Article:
One thing that caught my attention was an announcement in the newspaper from the government of the United States:

If any man should turn up, even if he is blind, or dumb, or missing an arm or a leg or an ear, even if he is an idiot or a decadent poet, whoever he may be, he should report himself to us directly.


Miriam Karpilove, President of the United States

Rachel Luria, Secretary of State

When the women saw me in the street there was a riot so great it almost caused an earthquake! They came at me from all sides: girls, young women, old ladies, herring peddlers and fifth avenue dames, nuns and rebbetzins—the whole female sex. They nearly tore me to shreds.

“Do you see?” they cried, “A man! A man!”

“And he’s all in one piece!” They danced for joy. “With arms and legs and a nose and eyes! Not a single deformity!”

“Hooray!” the hordes cried out in wild joy as they threw me up into the air.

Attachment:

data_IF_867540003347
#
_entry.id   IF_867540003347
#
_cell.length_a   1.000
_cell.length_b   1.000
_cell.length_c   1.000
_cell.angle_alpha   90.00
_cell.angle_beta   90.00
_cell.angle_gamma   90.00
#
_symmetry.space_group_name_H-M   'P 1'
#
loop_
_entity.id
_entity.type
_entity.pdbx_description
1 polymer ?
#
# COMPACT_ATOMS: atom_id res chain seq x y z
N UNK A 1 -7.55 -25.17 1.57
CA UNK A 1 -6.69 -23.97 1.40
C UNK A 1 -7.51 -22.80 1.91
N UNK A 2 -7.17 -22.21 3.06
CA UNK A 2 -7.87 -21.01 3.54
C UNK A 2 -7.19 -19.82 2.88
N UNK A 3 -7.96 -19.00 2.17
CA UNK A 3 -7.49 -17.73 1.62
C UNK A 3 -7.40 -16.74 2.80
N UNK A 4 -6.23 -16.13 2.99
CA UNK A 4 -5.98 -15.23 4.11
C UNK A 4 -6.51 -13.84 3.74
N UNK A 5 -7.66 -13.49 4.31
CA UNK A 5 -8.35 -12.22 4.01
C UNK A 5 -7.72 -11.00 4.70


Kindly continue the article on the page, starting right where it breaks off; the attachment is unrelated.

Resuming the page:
“Slowly! Be careful!” the older ladies warned, “You might, God forbid, sprain his arm, or you could break his precious bones!”

“You should wrap him up,” they warned, “It’s windy out and he could, God forbid, catch cold.”

Soon a squadron of lady police arrived on the scene and freed me from the beckoning crowd. They wrapped me in silken blankets, packed me into a fine chest padded with satin and sent me off to a museum.

A large sign hanging over the entrance to the museum read:

Women! Citizens! Take notice! The only living male specimen!

50 cents for a peek

$1.50 for a longer look

$2.00 to tickle him under his chin

$2.50 to kiss him on the lips

$3.00 for an embrace

From early in the morning until late at night they poured in: women, young and old, blonde and black and yellowed, satiny, grey, and ancient.